Position Document looks at the management and care of Hidradenitis suppurativa across the treatment spectrum

Hidradenitis suppurativa is a chronic, disabling condition that often relentlessly progresses. Occurring in often otherwise healthy adolescents and adults, this rare disease manifests in painful lesions that may cause hypertrophic scars and immobility. Historically, it is often underdiagnosed because patients are embarrassed to seek help for the condition, which significantly impacts on daily life, physically, emotionally and psychologically. Diagnosis of the disease is primarily clinical with no pathogonomic tests currently available. Many uncertainties remain following diagnosis, including the course of the disease, the number of flare-ups that may occur and expectation of a life free of symptoms. Medical management is recommended in the early stages. Other interventions, including laser treatment, offer an alternative to surgery in mild-to-severe cases with surgery deemed as the most efficacious option in chronic and recurrent stages of HS. Surgical treatment remains the most common and accepted modality for HS, because many traditional, non-surgical interventions do not result in a lasting cure. Several surgical treatment methods co-exist and are recommended with the type of surgery and margins selected based on severity of the disease and body region affected.

This Position Document looks at the management and care of HS across the treatment spectrum.

Paper 1 looks at the efficacy of currently available treatment options and details the medical therapies available for treatment of HS, including topical therapies and systemic treatments such as antibiotics, sulphones, retinoids, hormones and immunosuppressants to laser treatment and radical surgery.

Paper 2 takes a deep dive into the pre- and post-surgical landscape of HS with an in-depth look at conventional surgery, CO2 laser therapy and experimental therapies, and their varying success rates.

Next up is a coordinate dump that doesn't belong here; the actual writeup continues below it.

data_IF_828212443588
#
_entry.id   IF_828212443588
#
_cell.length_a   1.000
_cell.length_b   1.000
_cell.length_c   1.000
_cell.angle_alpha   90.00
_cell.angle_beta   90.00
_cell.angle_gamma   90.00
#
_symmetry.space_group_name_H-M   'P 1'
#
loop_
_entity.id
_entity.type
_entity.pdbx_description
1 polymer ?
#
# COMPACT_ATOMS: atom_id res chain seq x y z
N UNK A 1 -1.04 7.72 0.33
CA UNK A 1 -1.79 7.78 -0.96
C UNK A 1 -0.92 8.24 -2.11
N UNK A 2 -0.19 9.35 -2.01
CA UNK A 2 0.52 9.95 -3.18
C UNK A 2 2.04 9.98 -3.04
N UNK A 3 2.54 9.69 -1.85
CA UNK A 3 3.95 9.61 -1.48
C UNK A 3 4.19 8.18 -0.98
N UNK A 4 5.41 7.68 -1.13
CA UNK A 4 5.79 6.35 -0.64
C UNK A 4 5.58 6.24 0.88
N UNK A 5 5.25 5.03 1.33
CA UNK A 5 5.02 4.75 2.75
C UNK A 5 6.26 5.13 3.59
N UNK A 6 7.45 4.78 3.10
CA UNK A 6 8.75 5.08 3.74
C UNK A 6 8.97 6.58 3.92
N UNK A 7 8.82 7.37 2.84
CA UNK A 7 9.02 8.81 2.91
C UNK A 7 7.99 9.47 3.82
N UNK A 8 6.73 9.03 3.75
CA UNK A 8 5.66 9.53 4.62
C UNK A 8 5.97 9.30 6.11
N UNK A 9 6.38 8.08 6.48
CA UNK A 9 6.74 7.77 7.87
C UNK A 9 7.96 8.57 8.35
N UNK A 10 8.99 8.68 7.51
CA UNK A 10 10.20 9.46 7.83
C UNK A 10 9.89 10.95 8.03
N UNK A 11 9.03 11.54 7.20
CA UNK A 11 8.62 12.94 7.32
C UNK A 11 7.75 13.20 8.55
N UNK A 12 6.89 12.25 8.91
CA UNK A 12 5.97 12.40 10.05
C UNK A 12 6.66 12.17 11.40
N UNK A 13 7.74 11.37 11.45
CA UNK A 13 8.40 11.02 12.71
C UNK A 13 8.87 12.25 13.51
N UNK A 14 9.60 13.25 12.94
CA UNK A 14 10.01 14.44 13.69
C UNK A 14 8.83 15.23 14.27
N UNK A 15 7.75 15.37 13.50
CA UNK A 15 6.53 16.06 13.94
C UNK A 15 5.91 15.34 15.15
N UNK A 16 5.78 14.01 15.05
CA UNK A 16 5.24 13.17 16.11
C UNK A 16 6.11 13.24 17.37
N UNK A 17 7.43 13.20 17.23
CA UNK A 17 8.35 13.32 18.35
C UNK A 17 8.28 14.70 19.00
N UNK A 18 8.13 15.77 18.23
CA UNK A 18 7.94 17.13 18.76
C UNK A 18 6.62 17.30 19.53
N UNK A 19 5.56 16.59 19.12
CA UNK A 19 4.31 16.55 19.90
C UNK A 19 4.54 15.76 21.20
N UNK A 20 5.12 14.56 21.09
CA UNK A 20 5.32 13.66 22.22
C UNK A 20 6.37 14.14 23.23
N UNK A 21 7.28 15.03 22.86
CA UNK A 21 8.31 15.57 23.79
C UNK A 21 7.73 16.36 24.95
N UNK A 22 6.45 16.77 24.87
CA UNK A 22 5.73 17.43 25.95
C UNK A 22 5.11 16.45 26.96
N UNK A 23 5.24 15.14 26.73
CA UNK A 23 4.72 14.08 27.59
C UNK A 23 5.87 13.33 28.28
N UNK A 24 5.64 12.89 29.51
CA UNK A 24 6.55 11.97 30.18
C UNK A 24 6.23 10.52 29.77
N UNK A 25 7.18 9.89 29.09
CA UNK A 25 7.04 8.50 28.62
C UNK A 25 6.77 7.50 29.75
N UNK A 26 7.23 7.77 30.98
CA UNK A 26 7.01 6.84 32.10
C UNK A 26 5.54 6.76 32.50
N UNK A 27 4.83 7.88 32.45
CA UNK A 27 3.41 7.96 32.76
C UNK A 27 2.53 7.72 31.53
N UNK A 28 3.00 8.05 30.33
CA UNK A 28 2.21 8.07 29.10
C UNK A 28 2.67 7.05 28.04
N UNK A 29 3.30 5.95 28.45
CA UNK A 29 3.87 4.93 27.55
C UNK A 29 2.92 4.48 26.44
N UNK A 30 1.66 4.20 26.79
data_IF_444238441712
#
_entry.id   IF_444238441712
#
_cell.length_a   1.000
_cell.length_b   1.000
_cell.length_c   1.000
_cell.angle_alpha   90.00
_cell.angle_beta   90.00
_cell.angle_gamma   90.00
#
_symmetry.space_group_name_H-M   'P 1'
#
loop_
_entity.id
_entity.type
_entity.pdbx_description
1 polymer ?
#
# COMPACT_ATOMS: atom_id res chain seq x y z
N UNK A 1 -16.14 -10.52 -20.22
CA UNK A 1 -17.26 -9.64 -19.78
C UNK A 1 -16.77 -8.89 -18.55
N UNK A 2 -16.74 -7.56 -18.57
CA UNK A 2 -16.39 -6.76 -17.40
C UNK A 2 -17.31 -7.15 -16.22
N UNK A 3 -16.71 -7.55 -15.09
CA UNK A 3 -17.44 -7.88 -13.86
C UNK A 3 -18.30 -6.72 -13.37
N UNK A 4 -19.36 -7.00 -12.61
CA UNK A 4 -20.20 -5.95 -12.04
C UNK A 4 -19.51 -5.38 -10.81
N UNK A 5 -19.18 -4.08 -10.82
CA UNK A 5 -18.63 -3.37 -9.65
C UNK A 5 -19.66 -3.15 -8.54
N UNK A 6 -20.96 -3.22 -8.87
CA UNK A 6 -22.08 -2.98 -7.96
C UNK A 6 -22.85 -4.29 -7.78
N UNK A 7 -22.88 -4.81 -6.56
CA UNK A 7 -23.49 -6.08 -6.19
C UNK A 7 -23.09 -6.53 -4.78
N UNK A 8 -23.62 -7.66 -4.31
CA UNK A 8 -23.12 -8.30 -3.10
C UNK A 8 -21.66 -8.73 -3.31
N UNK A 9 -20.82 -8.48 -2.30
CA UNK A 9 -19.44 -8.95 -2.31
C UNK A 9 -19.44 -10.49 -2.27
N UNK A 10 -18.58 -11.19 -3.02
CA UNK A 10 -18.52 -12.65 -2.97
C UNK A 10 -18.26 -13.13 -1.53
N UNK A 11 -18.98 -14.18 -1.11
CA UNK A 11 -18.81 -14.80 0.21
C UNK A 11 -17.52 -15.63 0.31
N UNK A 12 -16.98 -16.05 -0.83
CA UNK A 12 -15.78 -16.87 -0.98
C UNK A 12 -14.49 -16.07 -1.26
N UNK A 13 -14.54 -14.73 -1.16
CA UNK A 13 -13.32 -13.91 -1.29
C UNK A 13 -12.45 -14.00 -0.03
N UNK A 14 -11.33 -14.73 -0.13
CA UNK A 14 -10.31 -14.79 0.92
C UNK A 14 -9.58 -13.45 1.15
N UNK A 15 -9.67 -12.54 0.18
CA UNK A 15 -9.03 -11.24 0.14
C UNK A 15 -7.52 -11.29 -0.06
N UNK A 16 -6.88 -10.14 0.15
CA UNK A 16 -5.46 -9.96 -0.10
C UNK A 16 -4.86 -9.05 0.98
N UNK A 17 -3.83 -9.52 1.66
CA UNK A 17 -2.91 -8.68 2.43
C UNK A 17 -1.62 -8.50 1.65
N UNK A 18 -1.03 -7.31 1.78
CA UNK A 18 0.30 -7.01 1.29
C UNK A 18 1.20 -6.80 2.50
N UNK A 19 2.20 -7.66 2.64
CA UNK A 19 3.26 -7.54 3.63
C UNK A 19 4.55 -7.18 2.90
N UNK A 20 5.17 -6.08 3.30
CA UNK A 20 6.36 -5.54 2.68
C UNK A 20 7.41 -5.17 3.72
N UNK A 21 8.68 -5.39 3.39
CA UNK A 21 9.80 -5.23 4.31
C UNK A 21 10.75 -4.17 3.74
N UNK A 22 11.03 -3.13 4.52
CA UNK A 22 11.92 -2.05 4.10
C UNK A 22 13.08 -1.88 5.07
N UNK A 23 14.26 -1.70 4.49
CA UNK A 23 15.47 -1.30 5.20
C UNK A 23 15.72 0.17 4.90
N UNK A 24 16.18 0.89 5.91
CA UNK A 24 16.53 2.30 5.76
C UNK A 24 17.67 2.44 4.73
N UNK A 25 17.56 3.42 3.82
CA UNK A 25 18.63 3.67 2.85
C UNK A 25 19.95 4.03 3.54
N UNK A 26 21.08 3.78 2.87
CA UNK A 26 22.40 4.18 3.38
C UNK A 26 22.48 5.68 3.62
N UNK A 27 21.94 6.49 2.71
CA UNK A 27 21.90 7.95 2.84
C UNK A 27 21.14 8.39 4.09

Paper 3 explores the impact the condition has on patients’ quality of life with an in-depth look at the use of quality of life indexes as part of a care management plan. It also seeks to address some of the treatment and dressing inequalities that exist in managing and treating the condition, and how the social and economic impact of HS could and should be addressed.

World Union of Wound Healing Societies (WUWHS)
Florence Congress
Position Document
Understanding hidradenitis suppurativa
All rights reserved ©2016

Authors: Valentina Dini, MD PhD, Assistant Professor, Department of Dermatology, University of Pisa, Italy Afsaneh Alavi, Assistant Professor of Medicine (Dermatology), University of Toronto, Ontario, Canada Thomas Wild, Surgeon, Wound Center Dessau-Rosslau Department of Dermatology, Dessau Municipal Hospital, Germany Reviewers Robert Kirsner, Department of Dermatology and Cutaneous Surgery, University of Miami Miller School of Medicine, Miami, Florida, USA Peter Vowden, Visiting Honorary Professor of Wound Healing Research, University of Bradford and Honorary Consultant Vascular Surgeon, Bradford Teaching Hospitals NHS Foundation Trust, Bradford, UK

PDFhttp://medicinetoday.com.au/

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